You can use several methods to keep your crops healthy when faced with a plant-eating insect.

Prevention is better than cure

The best way to keep creepy crawlies out of your home is to block their path. Sealing cracks, gaps, and openings will help prevent these insects from entering your home. Not only will this help you avoid an invasion of stink bugs, but it also helps prevent their potential life cycle of re-infestation. 

If the screens on your doors or windows are damaged or loose , they should be replaced immediately.  Exterior doors that are not tight-fitting should be adjusted.

In addition, stink bugs are attracted to lights. They can often be seen flying around street lights at night and in large numbers. To prevent them from entering homes, it’s always a good idea to keep exterior lights off when entering or exiting your house.

Оne of the best methods to get rid of stink bugs and to prevent infestations is simply vacuuming. With the help of a vacuum cleaner, you can physically remove them from walls and windows.

Alternatives to Pesticides

If you prefer using natural repellents to control stink bugs in your garden, you may also want to consider spraying them with a mineral clay solution to prevent the bugs from attaching to the plants and laying eggs.

In addition, you can use a mixture of water and lavender oil or olive oil to repel stink bugs. A regular spray bottle or garden sprayer is perfect for applying the mixture. 

Making a homemade insecticide from vegetable oil and soap is another effective solution. Mix a cup of vegetable oil with one tablespoon of soap and then add one quart of water. Shake thoroughly and spray directly on the affected plants.

Besides being biodegradable and nontoxic to pets, birds, fish, and other wildlife, neem oil has been found effective against common garden pests, and it can also protect plants from powdery mildew and other fungi. Many garden and food stores sell neem oil, so you can either follow the instructions on the bottle or start with a simple mix of two teaspoons of the oil, one teaspoon of liquid soap, and a quart of water.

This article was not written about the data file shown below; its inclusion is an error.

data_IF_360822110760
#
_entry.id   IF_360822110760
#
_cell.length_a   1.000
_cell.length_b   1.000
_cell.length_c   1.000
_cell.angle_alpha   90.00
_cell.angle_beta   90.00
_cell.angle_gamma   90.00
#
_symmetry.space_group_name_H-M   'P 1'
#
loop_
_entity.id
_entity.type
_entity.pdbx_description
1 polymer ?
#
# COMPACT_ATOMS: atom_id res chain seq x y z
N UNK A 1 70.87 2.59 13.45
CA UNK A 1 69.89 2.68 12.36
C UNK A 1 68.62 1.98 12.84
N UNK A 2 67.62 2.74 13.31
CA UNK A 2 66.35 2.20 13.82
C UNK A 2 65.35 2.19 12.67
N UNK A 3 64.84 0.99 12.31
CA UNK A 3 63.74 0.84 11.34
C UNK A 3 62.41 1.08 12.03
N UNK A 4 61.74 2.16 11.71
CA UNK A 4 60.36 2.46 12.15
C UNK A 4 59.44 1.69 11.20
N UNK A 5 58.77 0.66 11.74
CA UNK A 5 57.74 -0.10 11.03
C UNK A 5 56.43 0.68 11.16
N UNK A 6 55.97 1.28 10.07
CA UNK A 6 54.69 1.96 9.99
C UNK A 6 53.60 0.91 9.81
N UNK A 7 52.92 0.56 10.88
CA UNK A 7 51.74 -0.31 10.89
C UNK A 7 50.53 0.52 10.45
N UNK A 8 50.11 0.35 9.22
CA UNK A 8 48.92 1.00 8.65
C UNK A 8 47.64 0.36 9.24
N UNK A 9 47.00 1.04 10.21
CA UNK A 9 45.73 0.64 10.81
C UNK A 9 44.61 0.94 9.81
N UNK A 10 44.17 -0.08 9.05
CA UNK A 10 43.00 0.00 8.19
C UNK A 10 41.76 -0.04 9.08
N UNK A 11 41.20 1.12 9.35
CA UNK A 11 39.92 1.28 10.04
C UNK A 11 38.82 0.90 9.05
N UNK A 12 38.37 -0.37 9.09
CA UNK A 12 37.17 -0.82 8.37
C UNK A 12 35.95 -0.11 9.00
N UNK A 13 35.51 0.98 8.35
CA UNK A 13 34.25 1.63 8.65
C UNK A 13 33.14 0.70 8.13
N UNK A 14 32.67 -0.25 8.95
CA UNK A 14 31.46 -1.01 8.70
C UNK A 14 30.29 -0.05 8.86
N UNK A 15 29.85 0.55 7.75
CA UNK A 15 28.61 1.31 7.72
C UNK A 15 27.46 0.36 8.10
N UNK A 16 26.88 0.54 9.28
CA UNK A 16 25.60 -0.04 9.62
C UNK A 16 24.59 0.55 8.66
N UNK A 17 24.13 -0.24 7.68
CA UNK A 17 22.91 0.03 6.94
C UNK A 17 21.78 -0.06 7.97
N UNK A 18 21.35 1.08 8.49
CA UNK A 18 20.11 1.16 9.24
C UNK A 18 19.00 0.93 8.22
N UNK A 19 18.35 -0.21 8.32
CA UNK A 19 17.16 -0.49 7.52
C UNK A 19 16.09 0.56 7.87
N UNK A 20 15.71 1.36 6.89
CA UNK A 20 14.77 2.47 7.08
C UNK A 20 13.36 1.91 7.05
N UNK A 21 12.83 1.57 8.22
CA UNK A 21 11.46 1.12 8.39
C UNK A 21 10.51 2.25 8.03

There is no way around it. Sometimes, after all your efforts have failed, all you have left is the use of pesticides. Stink bugs are highly resistant to most pesticides, so their removal can be a challenge. They have a waxy coating that prevents poisons from penetrating. However, there are a few options you can try. Rotenone, Insecticidal soap, and a few others can be used to deter these smelly creatures.

Although insecticides may temporarily discourage stink bugs from entering homes, they only affect a small percentage of them. While insecticidal dust may kill bugs inside the walls, the carcasses can smell and attract other unwanted guests such as carpet beetles. These pests will damage other things in your home. 

Applying an interior pesticide most probably will not be efficient enough and they will emerge from the baseboards after a few days. Hence, you may need to seek a professional team to help you get rid of stink bugs.

You can also prevent insects from entering your home by using insecticides around the garden. This method is effective for several days up to a week, depending on the quantity of insecticide applied.

Caution: You should read labels carefully and follow the directions when handling pesticides. Keep containers away from children, pets, and wildlife. Dispose of empty containers in a safe way and place.

Stink Bug Control in Your Garden

Stink bugs mainly feed on plants. Therefore, they’re a common garden pest and they often invade orchards and residential landscapes during spring. As the temperatures rise, stink bugs emerge from hibernation. Females eventually begin to lay their eggs on nearby plants.

One of the first steps in eliminating stink bugs is to remove all nearby weeds or overgrowth that they use as cover, as well as any hiding places like old boards or logs. The garden and surrounding area should be kept clean and free of debris.

In case you are growing any type of vegetables in your garden, cover them with a row cover material or net. Such covers can prevent bugs from eating your crops. A light, permeable material, usually made of polypropylene or polyester, can be used to prevent damage by a wide variety of pests.

When you first see stink bugs on your plants, you should spray them directly with water. This will physically force the insects off the plants and break down their exoskeletons.

Biological Control

Above all, stink bugs have a large number of natural enemies. Keep their population in check by encouraging beneficial creatures to come to the area, such as ladybugs or small birds

To Sum Up

It’s important to remember that killing all of the insects in your garden is not the goal here, since any healthy ecosystem needs a lot of beneficial insects and microbes in the soil. A good pest management strategy includes introducing predatory insects like ladybugs and praying mantises.